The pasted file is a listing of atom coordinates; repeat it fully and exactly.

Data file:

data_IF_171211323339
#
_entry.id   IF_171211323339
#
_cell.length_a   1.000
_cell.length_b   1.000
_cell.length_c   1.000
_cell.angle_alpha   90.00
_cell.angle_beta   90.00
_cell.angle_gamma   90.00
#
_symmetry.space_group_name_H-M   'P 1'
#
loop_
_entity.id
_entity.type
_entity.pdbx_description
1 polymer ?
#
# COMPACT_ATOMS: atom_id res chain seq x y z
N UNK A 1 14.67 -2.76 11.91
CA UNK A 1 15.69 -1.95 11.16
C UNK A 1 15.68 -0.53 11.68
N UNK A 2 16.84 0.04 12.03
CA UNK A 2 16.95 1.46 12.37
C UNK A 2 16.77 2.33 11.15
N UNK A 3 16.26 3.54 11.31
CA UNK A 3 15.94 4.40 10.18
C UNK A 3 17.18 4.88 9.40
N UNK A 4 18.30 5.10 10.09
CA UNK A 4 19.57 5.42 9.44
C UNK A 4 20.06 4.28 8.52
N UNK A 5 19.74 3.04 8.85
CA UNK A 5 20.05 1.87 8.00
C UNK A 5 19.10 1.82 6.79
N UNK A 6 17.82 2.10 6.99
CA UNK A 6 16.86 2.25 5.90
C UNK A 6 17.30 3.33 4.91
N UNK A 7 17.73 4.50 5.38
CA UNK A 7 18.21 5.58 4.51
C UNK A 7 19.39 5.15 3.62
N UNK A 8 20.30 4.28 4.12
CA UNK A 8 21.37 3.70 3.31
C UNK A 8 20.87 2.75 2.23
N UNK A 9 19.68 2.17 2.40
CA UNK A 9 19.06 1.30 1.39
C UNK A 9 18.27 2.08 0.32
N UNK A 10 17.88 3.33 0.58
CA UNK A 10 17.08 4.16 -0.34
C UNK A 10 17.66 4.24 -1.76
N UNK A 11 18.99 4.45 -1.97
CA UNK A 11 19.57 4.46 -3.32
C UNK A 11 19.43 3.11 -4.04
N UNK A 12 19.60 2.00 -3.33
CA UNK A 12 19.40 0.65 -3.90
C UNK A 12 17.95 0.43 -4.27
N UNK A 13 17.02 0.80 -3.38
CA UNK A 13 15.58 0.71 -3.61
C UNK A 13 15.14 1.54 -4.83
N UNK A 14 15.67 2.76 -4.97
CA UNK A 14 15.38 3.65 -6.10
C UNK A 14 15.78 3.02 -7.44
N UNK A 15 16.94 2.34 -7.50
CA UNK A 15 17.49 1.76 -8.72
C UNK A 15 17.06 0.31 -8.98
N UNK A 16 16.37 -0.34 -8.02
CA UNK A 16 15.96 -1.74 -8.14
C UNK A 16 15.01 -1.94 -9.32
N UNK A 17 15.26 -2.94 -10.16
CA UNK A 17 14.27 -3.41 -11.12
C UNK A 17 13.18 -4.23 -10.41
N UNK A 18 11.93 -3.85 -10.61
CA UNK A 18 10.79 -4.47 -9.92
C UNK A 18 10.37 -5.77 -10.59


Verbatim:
data_IF_171211323339
#
_entry.id   IF_171211323339
#
_cell.length_a   1.000
_cell.length_b   1.000
_cell.length_c   1.000
_cell.angle_alpha   90.00
_cell.angle_beta   90.00
_cell.angle_gamma   90.00
#
_symmetry.space_group_name_H-M   'P 1'
#
loop_
_entity.id
_entity.type
_entity.pdbx_description
1 polymer ?
#
# COMPACT_ATOMS: atom_id res chain seq x y z
N UNK A 1 14.67 -2.76 11.91
CA UNK A 1 15.69 -1.95 11.16
C UNK A 1 15.68 -0.53 11.68
N UNK A 2 16.84 0.04 12.03
CA UNK A 2 16.95 1.46 12.37
C UNK A 2 16.77 2.33 11.15
N UNK A 3 16.26 3.54 11.31
CA UNK A 3 15.94 4.40 10.18
C UNK A 3 17.18 4.88 9.40
N UNK A 4 18.30 5.10 10.09
CA UNK A 4 19.57 5.42 9.44
C UNK A 4 20.06 4.28 8.52
N UNK A 5 19.74 3.04 8.85
CA UNK A 5 20.05 1.87 8.00
C UNK A 5 19.10 1.82 6.79
N UNK A 6 17.82 2.10 6.99
CA UNK A 6 16.86 2.25 5.90
C UNK A 6 17.30 3.33 4.91
N UNK A 7 17.73 4.50 5.38
CA UNK A 7 18.21 5.58 4.51
C UNK A 7 19.39 5.15 3.62
N UNK A 8 20.30 4.28 4.12
CA UNK A 8 21.37 3.70 3.31
C UNK A 8 20.87 2.75 2.23
N UNK A 9 19.68 2.17 2.40
CA UNK A 9 19.06 1.30 1.39
C UNK A 9 18.27 2.08 0.32
N UNK A 10 17.88 3.33 0.58
CA UNK A 10 17.08 4.16 -0.34
C UNK A 10 17.66 4.24 -1.76
N UNK A 11 18.99 4.45 -1.97
CA UNK A 11 19.57 4.46 -3.32
C UNK A 11 19.43 3.11 -4.04
N UNK A 12 19.60 2.00 -3.33
CA UNK A 12 19.40 0.65 -3.90
C UNK A 12 17.95 0.43 -4.27
N UNK A 13 17.02 0.80 -3.38
CA UNK A 13 15.58 0.71 -3.61
C UNK A 13 15.14 1.54 -4.83
N UNK A 14 15.67 2.76 -4.97
CA UNK A 14 15.38 3.65 -6.10
C UNK A 14 15.78 3.02 -7.44
N UNK A 15 16.94 2.34 -7.50
CA UNK A 15 17.49 1.76 -8.72
C UNK A 15 17.06 0.31 -8.98
N UNK A 16 16.37 -0.34 -8.02
CA UNK A 16 15.96 -1.74 -8.14
C UNK A 16 15.01 -1.94 -9.32
N UNK A 17 15.26 -2.94 -10.16
CA UNK A 17 14.27 -3.41 -11.12
C UNK A 17 13.18 -4.23 -10.41
N UNK A 18 11.93 -3.85 -10.61
CA UNK A 18 10.79 -4.47 -9.92
C UNK A 18 10.37 -5.77 -10.59